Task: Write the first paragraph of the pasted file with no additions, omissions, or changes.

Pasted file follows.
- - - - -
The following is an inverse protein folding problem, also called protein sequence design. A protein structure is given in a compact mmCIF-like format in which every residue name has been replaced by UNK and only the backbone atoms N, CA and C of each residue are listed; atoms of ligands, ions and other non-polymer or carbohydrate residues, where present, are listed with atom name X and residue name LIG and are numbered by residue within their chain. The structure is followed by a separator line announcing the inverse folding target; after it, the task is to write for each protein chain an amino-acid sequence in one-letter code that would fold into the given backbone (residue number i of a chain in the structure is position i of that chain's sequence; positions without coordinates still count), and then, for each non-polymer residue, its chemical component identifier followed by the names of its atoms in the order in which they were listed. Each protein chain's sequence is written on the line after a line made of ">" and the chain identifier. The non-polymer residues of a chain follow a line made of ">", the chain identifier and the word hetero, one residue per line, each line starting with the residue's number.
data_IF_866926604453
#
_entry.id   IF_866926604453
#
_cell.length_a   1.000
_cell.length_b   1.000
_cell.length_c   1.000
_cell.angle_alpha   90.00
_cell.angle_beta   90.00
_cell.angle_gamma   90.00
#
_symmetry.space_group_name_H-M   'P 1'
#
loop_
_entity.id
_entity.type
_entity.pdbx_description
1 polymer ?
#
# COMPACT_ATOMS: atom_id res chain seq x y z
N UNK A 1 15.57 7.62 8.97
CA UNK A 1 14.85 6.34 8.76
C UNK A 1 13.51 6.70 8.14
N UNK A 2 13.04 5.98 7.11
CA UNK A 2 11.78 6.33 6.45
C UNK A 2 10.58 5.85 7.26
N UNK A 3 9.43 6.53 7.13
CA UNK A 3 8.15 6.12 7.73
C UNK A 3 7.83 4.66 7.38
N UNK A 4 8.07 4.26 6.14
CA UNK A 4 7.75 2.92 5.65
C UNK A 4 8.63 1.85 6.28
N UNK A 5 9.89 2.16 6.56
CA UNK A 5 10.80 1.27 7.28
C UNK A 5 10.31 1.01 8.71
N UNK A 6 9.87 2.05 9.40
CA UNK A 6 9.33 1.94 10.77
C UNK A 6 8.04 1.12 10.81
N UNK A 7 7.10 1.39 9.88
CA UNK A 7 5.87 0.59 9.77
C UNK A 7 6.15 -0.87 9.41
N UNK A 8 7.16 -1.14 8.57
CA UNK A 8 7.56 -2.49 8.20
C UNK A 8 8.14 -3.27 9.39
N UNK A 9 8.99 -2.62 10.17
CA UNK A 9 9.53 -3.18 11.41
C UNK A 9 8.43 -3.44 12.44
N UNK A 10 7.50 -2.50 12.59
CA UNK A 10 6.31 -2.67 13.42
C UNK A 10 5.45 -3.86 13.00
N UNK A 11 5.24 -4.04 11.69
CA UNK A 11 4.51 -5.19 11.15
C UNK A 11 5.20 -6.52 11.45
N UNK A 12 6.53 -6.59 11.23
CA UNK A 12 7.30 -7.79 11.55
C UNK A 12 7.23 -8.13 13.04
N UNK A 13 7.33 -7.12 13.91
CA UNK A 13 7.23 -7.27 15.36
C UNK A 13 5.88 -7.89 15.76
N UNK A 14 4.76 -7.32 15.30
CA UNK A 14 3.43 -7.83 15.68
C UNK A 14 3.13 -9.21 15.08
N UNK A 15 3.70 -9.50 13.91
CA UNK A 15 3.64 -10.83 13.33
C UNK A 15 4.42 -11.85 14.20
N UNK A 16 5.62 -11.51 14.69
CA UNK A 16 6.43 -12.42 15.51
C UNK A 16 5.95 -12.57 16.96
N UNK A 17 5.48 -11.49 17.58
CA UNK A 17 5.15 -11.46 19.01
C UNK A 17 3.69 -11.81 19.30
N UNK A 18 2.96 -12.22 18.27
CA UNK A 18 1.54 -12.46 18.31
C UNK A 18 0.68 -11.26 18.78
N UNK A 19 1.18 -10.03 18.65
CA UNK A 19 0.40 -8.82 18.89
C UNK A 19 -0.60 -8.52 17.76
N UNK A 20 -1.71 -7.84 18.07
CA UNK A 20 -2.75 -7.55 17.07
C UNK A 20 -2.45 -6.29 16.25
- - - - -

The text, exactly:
The following is an inverse protein folding problem, also called protein sequence design. A protein structure is given in a compact mmCIF-like format in which every residue name has been replaced by UNK and only the backbone atoms N, CA and C of each residue are listed; atoms of ligands, ions and other non-polymer or carbohydrate residues, where present, are listed with atom name X and residue name LIG and are numbered by residue within their chain. The structure is followed by a separator line announcing the inverse folding target; after it, the task is to write for each protein chain an amino-acid sequence in one-letter code that would fold into the given backbone (residue number i of a chain in the structure is position i of that chain's sequence; positions without coordinates still count), and then, for each non-polymer residue, its chemical component identifier followed by the names of its atoms in the order in which they were listed. Each protein chain's sequence is written on the line after a line made of ">" and the chain identifier. The non-polymer residues of a chain follow a line made of ">", the chain identifier and the word hetero, one residue per line, each line starting with the residue's number.